Wednesday, April 20, 2011

An Afternoon Siesta at Conkle's Hollow

Ah, what better way to spend a beautiful Spring afternoon than to frequent one of my favorite haunts of Southeastern Ohio.  Conkle's Hollow Nature Preserve is located in the Hocking Hills region of Ohio and features one of the most impressive and deep gorges found in the state.  The Black Hand sandstone cliffs rise precipitously out of the cool, moist gorge of Eastern Hemlock (Tsuga canadensis) and Yellow Birch (Betula alleghaniensis) to nearly 200 feet above the valley floor.  For a botanist Conkle's Hollow provides the opportunity to explore two very different and unique plant communities all in one location.  From the profusion of Spring wildflowers and ferns growing underneath the cathedral of conifers below to the acidic, xeric clifftops and Oak-Hickory forests above; it's all well represented here.

Conkle's Hollow cliff faces
When I arrived I found the parking lot pretty much empty, normally this place is hopping this time of year, especially on a day as perfect as this day.  I love to see other people outside and utilizing our states reserved parks and preserves but sometimes it's just nice to have the place essentially to yourself.

Nap time!
Turkey Vulture

I decided to hike the upper rim trail that is well-known for its beautiful cliff overhangs and stunning vista views.  It's easy to forget you are in Ohio as you stand at the edge of the bluffs and gaze out across the vast rolling hills of Ohio's deciduous forest.  Anytime of the year offers a unique and equally stunning view and experience; from the famous Fall foliage shows to snow-swept Winter scenes to the gradual greening of Spring and Summer.  I always take a few moments to sit down and just soak in the atmosphere, savor the moment of peace and tranquility where everything in life is balanced and perfect.  Almost subconsciously I laid myself back against the chilled, ancient sandstone and let the warm sun stream through the old, gnarled Virginia Pine (Pinus virginiana) on to my face.  The warm breeze swirled around me, the Turkey Vultures were riding the thermal updrafts with their strong wings outstretched and steady.  From their perches in the Hemlocks, Black-throated Green Warblers filled the air with their song.  Northern Parula and Black-and-White Warblers added their serenades to the concert as my eyes began to grow heavier and heavier...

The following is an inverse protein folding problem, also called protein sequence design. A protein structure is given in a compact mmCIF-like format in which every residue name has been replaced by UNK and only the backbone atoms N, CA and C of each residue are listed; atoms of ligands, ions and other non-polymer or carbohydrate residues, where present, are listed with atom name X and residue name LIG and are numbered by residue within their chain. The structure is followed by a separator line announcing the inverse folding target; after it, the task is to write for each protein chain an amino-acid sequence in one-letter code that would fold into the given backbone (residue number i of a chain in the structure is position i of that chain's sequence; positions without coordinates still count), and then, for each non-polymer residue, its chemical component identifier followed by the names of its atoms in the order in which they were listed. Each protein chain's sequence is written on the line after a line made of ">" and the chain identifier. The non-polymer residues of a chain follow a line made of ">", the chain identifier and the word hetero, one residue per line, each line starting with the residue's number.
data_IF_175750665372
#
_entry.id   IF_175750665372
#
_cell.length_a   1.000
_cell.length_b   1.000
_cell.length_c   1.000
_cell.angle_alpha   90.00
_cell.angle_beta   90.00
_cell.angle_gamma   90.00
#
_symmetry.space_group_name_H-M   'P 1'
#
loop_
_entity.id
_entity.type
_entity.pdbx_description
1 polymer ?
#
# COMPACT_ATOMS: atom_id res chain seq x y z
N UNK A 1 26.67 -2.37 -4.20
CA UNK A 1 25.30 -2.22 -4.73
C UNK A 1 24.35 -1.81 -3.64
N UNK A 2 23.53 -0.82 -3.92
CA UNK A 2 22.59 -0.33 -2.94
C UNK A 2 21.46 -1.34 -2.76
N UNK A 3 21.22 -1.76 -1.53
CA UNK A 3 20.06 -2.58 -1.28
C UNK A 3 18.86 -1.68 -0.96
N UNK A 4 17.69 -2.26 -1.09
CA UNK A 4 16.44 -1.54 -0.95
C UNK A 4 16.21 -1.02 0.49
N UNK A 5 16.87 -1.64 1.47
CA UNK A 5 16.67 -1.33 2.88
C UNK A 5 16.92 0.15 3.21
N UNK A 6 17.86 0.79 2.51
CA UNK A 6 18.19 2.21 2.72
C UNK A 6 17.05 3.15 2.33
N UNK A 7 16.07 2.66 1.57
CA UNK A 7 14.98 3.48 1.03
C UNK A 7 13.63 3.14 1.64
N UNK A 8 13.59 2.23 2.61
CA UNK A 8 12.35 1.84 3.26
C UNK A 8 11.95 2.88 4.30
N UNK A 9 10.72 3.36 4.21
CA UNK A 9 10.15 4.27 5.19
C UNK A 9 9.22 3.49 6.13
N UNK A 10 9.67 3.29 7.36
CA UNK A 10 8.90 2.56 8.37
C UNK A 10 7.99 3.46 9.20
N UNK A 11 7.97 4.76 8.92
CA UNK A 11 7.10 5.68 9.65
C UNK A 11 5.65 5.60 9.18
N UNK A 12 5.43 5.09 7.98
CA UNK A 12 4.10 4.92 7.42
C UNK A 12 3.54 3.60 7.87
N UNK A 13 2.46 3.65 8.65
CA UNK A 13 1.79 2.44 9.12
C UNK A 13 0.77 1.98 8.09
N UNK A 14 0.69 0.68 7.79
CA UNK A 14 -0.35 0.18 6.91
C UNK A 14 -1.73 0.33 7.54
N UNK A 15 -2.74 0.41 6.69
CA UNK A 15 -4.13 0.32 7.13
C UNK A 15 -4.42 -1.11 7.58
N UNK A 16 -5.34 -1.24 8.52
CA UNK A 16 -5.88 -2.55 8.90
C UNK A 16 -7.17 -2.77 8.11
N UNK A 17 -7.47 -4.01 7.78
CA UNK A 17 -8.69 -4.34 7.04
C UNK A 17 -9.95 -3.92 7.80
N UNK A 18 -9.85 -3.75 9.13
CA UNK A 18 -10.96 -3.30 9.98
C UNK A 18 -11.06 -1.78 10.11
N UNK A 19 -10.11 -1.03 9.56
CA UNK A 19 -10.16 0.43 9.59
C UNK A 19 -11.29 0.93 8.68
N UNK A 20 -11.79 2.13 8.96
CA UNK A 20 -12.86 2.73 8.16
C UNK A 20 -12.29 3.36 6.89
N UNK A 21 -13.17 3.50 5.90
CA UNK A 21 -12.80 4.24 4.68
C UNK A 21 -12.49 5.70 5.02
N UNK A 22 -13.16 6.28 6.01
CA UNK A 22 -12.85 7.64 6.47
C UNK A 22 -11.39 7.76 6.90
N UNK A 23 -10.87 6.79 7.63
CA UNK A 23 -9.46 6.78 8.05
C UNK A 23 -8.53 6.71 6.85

Conkle's Hollow upper rim view
Egigaea repens

What started out as a few minutes of meditation and mind-clearing turned into the most peaceful, relaxing and blissful nap I've yet experienced in my life.  It was one of those gifts and moments from nature that you never expect or plan and will never forget.   With a good stretch I was up, fully refreshed and ready to find the two plants I knew would be blooming around the gorge rim and it didn't take long to find the first one creeping along the ground.  For those with good olfactories, you may notice the pleasing aroma of Trailing Arbutus (Epigaea repens) before you see it.

Egigaea repens
Egigaea repens

Sometimes known as Mayflower, this gorgeous prostrate evergreen has some of the most charming blooms you can find this time of year.  These five petaled lovelies can vary from a creamy white to a soft and delicate pink color and all share the same intoxicating bouquet.  Trailing Arbutus is a member of the Heath (Ericaceae) family and is sometimes overlooked for its showier Rhododendron and Kalmia relatives.  Like other members of its family, Trailing Arbutus has an inclination for well-drained, dry acidic soils.  It's no wonder then that this plant is found exclusively in the eastern half of the state where its preference for acidic loams is in no short supply.

Amelanchier arborea
Amelanchier arborea